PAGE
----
The Bellingham Bells have received a stellar season from their pitching staff, with Trevin Hope leading the charge.
The Bells are 6-1 when Hope is on the mound, with their lone loss coming from the Ridgefield Raptors, arguably the best hitting team in the WCL. Through July 25, Hope ranks second in the West Coast League in strikeouts (39), ERA (1.91) and innings pitched (42.1), and third in wins (4). Hope also ranks fifth in batting average against (.229).
A major component of Hope’s success is his pitch placement. He allows an absurd 1.1 walks per nine innings (league average is 4.7), with just five total walks given up thus far. Cody Anderson, an assistant pitching coach for the Bells, believes that Hope’s deceiving delivery of pitches is what keeps opposing batters guessing.
“He’s throwing 88-92 [mph] throughout the season, so it’s not like he’s got crazy, overwhelming stuff – like 95, 96 – everything is looking like the same pitch and it’s just dying off, which makes him really tough to hit,” Anderson noted. “All of his pitches are coming out of the same window and spinning differently, so it’s just really hard for the hitters to pick up.”
Hope came into the season with a few goals in mind, mainly to work on mechanics and develop his off-speed pitches.
“Coming into the summer I had ok off-speed, but nothing that would really excel me to the next level, so coming in here and working with Carlos and really figuring out a lot of that stuff has really been something that I’m extremely happy with,” Hope said.
Hope credits recent hire Carlos Arroyo with being a major part of his success this season. Arroyo’s past role with the Phillies was in pitcher development, working with younger players to sharpen their skills and get them to the major leagues, something that fits in well with his duties with Bells hurlers.
“Just having him be able to give pointers and just his trained eyes, he sees a lot more than what I can feel,” Hope said. “I think that’s a big reason why I’m having the success that I am this summer, just being able to make those quick adjustments and get after guys in a very timely manner.”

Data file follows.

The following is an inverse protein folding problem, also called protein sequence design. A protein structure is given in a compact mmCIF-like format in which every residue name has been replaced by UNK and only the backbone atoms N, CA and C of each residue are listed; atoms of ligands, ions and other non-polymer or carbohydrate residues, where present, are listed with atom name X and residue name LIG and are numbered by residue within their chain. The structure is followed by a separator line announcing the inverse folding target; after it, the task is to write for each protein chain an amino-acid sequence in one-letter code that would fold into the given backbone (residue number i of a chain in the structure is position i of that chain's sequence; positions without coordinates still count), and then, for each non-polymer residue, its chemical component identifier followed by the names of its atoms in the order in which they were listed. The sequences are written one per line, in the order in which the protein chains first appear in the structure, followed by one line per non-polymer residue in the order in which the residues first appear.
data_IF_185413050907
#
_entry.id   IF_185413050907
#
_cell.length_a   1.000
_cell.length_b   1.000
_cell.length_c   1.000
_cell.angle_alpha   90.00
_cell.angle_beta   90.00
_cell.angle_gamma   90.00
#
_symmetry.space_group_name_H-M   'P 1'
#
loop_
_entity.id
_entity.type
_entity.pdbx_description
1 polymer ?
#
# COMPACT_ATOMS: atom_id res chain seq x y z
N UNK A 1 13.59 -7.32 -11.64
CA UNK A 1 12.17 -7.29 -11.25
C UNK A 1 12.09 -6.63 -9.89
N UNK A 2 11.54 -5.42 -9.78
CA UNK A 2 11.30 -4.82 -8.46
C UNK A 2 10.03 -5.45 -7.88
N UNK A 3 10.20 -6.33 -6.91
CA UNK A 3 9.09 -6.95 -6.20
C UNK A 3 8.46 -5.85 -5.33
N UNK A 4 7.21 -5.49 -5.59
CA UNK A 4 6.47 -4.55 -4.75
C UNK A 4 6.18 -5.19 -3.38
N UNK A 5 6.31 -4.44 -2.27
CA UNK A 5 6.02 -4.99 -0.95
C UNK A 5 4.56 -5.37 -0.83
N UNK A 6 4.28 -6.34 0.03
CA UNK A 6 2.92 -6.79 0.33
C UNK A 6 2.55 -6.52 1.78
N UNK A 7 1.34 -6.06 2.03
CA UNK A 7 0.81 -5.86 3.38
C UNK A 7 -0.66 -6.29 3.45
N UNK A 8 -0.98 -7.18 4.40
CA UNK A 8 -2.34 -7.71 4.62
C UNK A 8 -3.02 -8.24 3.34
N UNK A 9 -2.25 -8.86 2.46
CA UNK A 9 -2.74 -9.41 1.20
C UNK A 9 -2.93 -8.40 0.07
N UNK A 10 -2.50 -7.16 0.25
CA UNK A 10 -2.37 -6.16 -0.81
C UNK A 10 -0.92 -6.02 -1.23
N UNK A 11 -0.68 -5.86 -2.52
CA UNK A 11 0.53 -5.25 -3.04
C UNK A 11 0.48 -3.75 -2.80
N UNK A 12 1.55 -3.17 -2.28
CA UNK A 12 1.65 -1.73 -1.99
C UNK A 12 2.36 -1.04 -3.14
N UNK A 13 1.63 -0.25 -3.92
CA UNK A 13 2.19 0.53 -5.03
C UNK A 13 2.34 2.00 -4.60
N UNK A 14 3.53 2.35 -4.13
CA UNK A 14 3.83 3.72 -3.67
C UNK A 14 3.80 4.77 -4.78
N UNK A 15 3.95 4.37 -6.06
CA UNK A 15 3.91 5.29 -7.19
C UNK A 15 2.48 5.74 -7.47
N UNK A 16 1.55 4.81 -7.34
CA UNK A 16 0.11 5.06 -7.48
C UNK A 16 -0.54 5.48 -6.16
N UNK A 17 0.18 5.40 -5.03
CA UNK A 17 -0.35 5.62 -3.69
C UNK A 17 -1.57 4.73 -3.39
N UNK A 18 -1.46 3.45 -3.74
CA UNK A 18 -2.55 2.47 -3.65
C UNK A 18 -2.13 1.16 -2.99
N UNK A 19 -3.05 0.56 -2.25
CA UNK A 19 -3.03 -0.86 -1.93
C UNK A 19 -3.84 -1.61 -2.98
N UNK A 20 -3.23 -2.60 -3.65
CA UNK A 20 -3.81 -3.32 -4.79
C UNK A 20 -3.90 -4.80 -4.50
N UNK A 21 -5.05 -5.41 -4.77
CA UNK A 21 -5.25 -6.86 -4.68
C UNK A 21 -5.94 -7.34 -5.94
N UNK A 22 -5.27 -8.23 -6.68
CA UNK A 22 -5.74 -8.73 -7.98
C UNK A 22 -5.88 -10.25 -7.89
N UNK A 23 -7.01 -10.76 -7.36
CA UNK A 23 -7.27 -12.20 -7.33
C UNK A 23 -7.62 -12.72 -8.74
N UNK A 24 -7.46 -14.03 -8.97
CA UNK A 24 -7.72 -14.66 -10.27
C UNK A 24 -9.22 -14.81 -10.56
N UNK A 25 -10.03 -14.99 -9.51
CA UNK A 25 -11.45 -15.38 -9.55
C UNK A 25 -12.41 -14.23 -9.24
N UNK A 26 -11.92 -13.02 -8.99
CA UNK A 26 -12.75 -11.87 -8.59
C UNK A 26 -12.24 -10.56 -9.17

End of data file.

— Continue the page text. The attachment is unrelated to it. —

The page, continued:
The line between experimenting and competing is tricky to maneuver in summer ball, but Hope is constantly working to perfect his craft in service of the Bells. Now, with his improved arsenal of pitches, Hope has a reliable formula to getting quick outs.
“I have tried out a few different grips and changeups, in my last outing I finally got that changeup working good,” Hope said. “But really just sticking to my strengths, getting ahead in counts with fastballs, and then coming in with well-placed offspeed.”
As a local player who pitched for Lynden High School through 2018, Hope has a robust fan base around the area.
“Baseball is baseball to me, and now matter where I’m at I’m always going to play the same … but on a different note, it’s definitely very, very cool to be able to have all my friends and family make the games, so in that sense there’s a lot of sentimental factors that come into play with the Bells,” Hope said. “I love playing here, I think we have the best fanbase in the entire West Coast League, and they always show it every single home game that we have.”
Danny Brown, a regular attendee at Joe Martin Field, is one of the many Hope fans in the crowd. Brown has been impressed with the turnout the Bells have gotten (they rank third in attendance in the WCL with an average of 1,846 people per game), and says the control that Hope shows when pitching in front of such a crowd has been notable.
“You really get a sense of pitchers that feel confident on the mound, especially with how many people are attending the games,” Brown said. “Trevin Hope has the command and the seriousness, and it’s really just exciting to watch.”
Hope is almost certainly in the running, if not the front-runner, for the WCL Pitcher of the Year, an award won last year by former Bells pitcher Eric Chavarria. Considering Hope is at the top of the league in nearly every relevant pitching statistic, he could clinch the honor with a strong finish to the season.
“If you’re looking at the whole season, it’s about consistency, and Trevin Hope is consistency, they’re one and the same,” Brown said.
Cody Anderson, who studies Hope’s performance more than almost anyone, leave Hope himself, summed up most fans’ thoughts on the Bells’ ace.
“It seems like he’s always got a smile on his face after his outings, cause it’s always a good day at the yard when Trevin’s pitching.”